Gold and silver prices fell Thursday as the dollar rose and traders anticipated that the Federal Reserve may reduce its economic stimulus sooner than some had expected.
Gold for December delivery fell $25.60, or 1.9 percent, to $1,323.70 an ounce. Silver fell even more. The actively traded December contract fell $1.116, or 4.9 percent, to $21.867.
The Fed, in a policy statement released Wednesday, signaled that it thinks the U.S. economy is improving. That led traders to think it may curtail its $85 billion in monthly bond purchases sooner than expected.
That would have the effect of raising interest rates and increasing the value of the dollar — two factors that weigh on gold prices.
Gold is down 21 percent so far this year and is on track to have its first annual loss since 2000. Gold rallied as high as $1,900 in August 2011. It has been steadily losing ground as fears that the Fed's massive economic stimulus program would cause inflation never materialized.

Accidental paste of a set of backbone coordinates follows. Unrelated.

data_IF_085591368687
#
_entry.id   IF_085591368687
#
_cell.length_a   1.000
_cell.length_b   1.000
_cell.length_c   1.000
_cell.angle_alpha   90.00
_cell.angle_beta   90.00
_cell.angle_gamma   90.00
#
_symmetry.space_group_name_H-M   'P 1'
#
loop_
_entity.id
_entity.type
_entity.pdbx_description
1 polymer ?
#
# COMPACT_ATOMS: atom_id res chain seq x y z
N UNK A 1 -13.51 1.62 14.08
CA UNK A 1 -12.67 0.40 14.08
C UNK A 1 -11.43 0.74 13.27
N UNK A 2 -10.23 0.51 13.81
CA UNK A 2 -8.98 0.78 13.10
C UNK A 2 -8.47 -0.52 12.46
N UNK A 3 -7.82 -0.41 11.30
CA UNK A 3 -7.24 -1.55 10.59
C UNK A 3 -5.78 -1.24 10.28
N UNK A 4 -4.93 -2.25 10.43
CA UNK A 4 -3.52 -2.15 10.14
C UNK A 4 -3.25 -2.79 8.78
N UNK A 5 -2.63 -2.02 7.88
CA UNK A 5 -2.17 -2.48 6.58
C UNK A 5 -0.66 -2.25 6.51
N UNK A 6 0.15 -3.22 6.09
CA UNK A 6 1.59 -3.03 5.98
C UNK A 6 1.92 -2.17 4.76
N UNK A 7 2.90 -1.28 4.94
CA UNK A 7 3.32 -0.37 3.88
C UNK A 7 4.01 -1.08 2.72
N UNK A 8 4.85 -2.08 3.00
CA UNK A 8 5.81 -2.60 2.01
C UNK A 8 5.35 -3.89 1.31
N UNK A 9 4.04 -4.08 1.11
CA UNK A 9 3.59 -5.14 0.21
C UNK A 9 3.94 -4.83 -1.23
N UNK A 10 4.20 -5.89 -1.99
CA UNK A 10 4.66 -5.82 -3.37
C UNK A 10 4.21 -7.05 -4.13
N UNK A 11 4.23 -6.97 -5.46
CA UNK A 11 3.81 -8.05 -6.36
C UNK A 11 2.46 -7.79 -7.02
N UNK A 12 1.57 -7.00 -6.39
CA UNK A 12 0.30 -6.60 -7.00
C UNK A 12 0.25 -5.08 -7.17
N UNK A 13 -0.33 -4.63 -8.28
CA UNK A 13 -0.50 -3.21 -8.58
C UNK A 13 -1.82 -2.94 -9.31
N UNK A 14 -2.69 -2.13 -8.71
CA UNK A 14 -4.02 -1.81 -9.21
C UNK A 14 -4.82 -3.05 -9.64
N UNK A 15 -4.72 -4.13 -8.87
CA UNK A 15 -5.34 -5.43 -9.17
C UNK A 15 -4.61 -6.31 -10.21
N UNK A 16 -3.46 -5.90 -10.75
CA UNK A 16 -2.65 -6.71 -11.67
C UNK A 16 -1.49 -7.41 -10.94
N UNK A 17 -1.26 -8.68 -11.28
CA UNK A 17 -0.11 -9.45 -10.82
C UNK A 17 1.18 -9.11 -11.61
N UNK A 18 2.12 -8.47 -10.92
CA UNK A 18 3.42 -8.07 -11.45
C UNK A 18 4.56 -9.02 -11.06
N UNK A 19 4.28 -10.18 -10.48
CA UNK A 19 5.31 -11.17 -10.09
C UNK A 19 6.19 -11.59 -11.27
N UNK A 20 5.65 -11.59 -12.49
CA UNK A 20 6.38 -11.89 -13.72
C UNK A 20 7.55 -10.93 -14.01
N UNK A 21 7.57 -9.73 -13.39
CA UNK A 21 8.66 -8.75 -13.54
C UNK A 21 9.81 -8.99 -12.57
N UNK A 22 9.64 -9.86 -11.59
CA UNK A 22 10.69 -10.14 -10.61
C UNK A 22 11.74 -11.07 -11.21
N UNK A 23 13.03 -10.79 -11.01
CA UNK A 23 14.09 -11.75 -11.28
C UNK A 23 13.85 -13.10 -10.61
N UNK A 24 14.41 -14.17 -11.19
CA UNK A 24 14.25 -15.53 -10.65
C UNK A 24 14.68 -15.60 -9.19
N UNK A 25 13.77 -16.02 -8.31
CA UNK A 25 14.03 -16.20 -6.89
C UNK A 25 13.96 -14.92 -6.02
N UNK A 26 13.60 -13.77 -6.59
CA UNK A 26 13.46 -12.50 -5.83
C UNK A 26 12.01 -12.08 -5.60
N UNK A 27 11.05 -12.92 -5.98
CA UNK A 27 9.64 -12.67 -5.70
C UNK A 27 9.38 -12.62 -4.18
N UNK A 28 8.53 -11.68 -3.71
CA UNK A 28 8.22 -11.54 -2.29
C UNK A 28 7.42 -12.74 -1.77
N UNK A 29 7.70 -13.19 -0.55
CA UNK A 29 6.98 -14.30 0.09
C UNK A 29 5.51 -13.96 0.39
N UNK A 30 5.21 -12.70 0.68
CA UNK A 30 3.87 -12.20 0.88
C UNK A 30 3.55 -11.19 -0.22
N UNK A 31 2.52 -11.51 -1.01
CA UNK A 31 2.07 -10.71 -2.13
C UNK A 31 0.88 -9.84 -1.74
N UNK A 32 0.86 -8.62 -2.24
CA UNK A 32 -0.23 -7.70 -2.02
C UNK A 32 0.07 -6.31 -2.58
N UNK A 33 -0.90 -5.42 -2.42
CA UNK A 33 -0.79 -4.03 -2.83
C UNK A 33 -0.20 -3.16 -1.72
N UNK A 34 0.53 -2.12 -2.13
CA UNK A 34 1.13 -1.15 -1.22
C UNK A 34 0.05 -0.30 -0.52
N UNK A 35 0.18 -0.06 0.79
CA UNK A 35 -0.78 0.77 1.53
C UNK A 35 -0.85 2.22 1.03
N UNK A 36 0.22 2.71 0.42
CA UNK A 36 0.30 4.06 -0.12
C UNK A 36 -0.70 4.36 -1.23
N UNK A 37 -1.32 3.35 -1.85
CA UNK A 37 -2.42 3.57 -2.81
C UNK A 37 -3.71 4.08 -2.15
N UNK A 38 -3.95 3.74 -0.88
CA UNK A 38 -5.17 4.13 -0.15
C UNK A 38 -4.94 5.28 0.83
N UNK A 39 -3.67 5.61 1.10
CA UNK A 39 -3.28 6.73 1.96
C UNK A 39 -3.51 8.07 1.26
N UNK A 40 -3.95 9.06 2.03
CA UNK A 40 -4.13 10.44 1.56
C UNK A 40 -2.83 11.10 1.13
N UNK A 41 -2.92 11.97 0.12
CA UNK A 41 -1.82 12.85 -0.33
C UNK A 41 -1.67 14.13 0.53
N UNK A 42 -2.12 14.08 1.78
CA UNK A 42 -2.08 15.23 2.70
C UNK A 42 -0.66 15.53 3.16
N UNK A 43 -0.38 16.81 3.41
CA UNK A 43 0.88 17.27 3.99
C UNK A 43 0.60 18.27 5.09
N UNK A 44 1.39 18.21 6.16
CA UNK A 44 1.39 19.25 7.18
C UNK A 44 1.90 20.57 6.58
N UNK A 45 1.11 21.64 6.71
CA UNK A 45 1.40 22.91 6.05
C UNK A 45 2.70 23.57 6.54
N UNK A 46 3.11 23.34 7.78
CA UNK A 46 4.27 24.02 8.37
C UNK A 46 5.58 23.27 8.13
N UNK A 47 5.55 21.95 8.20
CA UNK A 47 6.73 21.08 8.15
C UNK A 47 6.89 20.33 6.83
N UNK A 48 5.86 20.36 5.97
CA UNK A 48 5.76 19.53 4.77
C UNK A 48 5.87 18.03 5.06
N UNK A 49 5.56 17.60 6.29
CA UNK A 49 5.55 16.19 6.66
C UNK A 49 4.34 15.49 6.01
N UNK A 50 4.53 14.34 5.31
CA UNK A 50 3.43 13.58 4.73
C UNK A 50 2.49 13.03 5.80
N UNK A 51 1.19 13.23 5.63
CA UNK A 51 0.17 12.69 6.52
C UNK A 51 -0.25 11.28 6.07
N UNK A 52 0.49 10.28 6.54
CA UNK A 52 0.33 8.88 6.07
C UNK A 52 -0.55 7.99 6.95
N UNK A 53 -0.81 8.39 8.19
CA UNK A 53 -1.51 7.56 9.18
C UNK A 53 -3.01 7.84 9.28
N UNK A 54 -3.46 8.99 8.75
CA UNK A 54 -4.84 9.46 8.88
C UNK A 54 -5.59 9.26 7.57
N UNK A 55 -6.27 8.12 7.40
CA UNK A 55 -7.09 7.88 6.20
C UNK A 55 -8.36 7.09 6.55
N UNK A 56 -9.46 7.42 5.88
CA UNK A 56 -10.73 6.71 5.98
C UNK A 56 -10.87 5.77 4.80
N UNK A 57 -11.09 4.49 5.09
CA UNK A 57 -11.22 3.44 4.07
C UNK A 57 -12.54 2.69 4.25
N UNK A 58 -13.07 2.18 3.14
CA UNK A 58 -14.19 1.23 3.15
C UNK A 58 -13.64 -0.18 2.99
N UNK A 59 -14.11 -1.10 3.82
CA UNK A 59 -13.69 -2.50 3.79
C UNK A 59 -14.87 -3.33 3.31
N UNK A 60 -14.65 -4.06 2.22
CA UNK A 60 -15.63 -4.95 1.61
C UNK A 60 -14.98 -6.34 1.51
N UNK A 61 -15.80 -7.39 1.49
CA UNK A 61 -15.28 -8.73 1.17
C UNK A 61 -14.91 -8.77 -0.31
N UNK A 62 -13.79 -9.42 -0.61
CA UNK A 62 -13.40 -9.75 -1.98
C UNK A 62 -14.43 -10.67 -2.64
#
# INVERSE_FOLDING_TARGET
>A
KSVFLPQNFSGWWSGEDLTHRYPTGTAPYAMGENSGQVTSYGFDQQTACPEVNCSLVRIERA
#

In other metals trading, December copper fell 2.5 cents, less than 1 percent, to $3.30 a pound.
December palladium fell $12.70, or 1.7 percent, to $736.80 an ounce. January platinum fell $31.50, or 2.1 percent, to $1,448.40 an ounce.
December crude fell 39 cents to $96.38 a barrel in New York.
In other energy trading on the New York Mercantile Exchange, wholesale gasoline fell 2 cents to $2.63 a gallon, heating oil shed 1 cent to $2.97 a gallon and natural gas lost 4 cents to $3.58 per 1,000 cubic feet.
Crop futures fell.
Wheat for December delivery fell 7.5 cents, or 1.1 percent, to $6.675 a bushel. December corn fell 2 cents, or 0.5 percent, to $4.2825 a bushel. January soybeans fell 10.25 cents, or 0.8 percent, to $12.6625 a bushel.